[cross-posted at Brainpolice at The Mises Community]
In an atmosphere of free association, noone may legitimately impose their preferential form of organization on anyone else, either directly (through rulership itself) or indirectly (through democracy). Instead, a diverse array of types of organization and an intricate pattern emerges precisely as a consequence of the lack of a singular imposed power monopoly. An atmosphere of free association could be thought of as being more conductive to favorable social evolution than politics because the increased complexity involved allows for more possibilities, while politics limits the possibilities and therefore creates stagnation.
There would be no reason, in an apolitical society, for there to be conflicts over matters such as what should be taught in schools, gay marriage, the ten commandments on the court house steps, who should be allowed in or out of political borders, who will build the roads, who should own the means of production, what goods and services are allowed and not allowed, and so on. For people would be free to associate and disassociate in order to each get what they prefer for themselves without anyone else being forced into it, and therefore they compete on a voluntary basis.
From the perspective of someone who accepts the principle of free association, they cannot rule anyone else and noone else can rule them. There is no need for them to institutionalize their preferances, for they can persue their preferances by associating with likeminded people, persuasion and intregrating their ideas with that of others. But in the democratic political mindset, one’s preferances must be binding upon everyone and institutionalized. From the perspective of politics, it is legitimate and necessary for there to be a monopolistic standard, and the only alternative would allegedly be complete chaos and destruction.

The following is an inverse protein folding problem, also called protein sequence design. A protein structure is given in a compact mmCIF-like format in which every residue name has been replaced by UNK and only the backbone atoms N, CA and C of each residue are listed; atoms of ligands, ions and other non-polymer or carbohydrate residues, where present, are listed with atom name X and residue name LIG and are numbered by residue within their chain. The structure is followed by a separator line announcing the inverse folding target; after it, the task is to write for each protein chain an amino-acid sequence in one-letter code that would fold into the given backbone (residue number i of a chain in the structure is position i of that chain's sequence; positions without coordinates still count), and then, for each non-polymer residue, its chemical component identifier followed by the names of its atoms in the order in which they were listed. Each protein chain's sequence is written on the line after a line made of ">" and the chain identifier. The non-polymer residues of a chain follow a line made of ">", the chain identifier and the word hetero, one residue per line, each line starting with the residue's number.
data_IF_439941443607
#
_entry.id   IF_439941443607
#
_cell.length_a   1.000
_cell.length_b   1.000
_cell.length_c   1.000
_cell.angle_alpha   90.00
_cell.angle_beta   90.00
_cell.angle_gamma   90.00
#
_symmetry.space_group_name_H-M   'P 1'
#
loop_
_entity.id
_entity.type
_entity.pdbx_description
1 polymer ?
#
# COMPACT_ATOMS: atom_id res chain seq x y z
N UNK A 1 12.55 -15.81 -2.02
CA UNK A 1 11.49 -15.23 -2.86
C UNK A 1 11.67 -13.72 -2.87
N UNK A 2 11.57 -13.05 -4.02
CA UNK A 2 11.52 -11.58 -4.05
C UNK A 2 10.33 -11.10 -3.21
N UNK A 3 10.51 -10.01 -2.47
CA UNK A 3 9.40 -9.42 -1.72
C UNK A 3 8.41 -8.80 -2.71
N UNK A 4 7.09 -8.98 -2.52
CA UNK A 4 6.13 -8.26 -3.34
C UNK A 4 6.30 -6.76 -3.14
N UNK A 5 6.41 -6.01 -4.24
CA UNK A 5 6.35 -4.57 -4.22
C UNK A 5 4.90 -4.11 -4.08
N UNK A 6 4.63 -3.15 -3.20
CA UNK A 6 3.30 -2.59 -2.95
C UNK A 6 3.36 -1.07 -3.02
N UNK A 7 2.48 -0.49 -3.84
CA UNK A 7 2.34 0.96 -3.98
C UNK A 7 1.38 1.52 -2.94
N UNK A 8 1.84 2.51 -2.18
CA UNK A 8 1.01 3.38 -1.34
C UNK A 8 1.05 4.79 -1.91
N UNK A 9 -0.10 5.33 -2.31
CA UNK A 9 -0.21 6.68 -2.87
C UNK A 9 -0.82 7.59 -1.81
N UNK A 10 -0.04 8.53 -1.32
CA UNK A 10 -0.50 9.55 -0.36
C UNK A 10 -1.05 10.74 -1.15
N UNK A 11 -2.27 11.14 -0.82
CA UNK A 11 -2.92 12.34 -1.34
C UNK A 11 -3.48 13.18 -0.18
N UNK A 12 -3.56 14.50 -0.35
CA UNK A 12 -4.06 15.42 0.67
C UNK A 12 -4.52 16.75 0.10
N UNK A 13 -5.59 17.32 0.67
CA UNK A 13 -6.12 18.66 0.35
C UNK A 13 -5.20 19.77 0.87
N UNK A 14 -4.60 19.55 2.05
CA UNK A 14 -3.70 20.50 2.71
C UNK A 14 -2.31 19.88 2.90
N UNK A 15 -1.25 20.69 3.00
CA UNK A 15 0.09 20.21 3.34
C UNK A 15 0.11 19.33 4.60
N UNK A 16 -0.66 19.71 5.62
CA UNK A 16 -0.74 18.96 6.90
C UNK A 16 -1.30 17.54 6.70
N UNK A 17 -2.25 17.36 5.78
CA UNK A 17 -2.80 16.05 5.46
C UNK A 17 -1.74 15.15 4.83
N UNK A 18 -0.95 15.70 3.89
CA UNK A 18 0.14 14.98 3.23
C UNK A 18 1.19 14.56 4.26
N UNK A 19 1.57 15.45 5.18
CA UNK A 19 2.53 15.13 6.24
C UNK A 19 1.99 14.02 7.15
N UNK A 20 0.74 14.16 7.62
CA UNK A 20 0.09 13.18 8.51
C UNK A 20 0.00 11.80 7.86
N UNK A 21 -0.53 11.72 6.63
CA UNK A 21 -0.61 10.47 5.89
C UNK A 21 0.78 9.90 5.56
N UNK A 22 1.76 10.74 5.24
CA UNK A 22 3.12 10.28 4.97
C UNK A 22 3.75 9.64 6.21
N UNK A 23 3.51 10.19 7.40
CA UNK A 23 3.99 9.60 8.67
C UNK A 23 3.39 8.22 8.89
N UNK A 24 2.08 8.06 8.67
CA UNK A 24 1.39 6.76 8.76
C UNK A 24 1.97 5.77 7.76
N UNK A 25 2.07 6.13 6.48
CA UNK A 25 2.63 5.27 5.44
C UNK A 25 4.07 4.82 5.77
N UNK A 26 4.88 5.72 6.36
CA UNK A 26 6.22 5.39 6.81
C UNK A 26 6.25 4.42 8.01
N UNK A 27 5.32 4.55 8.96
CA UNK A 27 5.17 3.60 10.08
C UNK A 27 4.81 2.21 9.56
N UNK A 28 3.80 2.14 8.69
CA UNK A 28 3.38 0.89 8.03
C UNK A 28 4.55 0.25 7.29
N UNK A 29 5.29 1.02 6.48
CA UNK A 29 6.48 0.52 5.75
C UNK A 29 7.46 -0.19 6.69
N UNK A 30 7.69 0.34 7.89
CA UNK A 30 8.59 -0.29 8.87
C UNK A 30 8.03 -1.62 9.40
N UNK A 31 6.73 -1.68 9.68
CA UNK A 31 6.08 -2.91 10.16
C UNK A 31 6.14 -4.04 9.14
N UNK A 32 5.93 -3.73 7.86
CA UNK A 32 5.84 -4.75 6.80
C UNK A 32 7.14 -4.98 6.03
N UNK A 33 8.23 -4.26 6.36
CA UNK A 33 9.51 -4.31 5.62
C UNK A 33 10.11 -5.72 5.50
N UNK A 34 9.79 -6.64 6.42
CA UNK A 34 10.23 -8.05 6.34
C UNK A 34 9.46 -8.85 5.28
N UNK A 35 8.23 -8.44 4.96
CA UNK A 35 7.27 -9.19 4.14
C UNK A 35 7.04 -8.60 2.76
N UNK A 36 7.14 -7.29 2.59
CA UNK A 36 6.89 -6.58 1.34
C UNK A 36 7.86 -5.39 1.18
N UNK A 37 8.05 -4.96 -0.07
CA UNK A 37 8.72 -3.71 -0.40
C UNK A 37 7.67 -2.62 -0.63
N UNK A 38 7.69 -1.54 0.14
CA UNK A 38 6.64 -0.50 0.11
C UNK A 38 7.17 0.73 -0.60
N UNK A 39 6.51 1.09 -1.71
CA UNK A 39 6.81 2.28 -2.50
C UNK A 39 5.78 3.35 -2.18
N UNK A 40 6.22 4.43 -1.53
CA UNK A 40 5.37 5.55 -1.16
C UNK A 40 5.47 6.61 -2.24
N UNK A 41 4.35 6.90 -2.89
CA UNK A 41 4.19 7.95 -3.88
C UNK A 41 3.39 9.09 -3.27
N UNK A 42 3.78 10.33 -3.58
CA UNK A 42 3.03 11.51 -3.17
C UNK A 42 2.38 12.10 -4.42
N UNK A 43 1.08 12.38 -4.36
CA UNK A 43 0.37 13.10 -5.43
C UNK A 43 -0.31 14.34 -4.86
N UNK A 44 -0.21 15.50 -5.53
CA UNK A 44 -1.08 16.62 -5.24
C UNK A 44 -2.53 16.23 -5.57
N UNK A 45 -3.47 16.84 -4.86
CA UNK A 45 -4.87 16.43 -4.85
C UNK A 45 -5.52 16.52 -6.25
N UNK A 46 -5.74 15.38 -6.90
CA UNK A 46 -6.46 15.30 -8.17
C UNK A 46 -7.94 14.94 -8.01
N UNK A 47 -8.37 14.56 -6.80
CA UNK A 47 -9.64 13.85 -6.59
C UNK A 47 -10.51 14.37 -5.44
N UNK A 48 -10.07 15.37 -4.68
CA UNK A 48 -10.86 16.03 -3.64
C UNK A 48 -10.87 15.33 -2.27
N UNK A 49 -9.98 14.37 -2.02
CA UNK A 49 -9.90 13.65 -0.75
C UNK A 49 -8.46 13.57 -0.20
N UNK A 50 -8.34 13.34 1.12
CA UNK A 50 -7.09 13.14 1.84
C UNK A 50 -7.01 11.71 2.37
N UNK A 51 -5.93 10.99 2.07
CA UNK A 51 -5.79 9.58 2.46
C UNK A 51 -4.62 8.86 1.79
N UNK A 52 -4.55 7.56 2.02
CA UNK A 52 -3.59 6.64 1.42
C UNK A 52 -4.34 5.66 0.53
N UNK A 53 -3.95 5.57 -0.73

So long as someone consistantly accepts the principle of free association, it should become rather clear that everyone’s personal and cultural preferences do not necessarily have to lead to conflict and violence, but may instead be rendered rather neutral if not meaningless by merely taking a “live and let live” approach. Socialists, capitalists, primitivists, racists, multiculturalists, feminists, religionists, atheists and any other group among the endless slew of groups out there can all mutually win through free association without any need for coercion.
It is only when politics enters the picture that conflict is institutionalized and enabled on a large scale. Since the alternatives of free association are disincentivized in a political atmosphere, the individual has little choice but to either engage in civil disobedience or asquiesce to the political process and consequentially take a more active role in the conflict. Endless conflict takes place over who will control the reigns of institutional power and what they should impose onto everyone. Political means are inherently opposed to the voluntary or social or economic means of free association.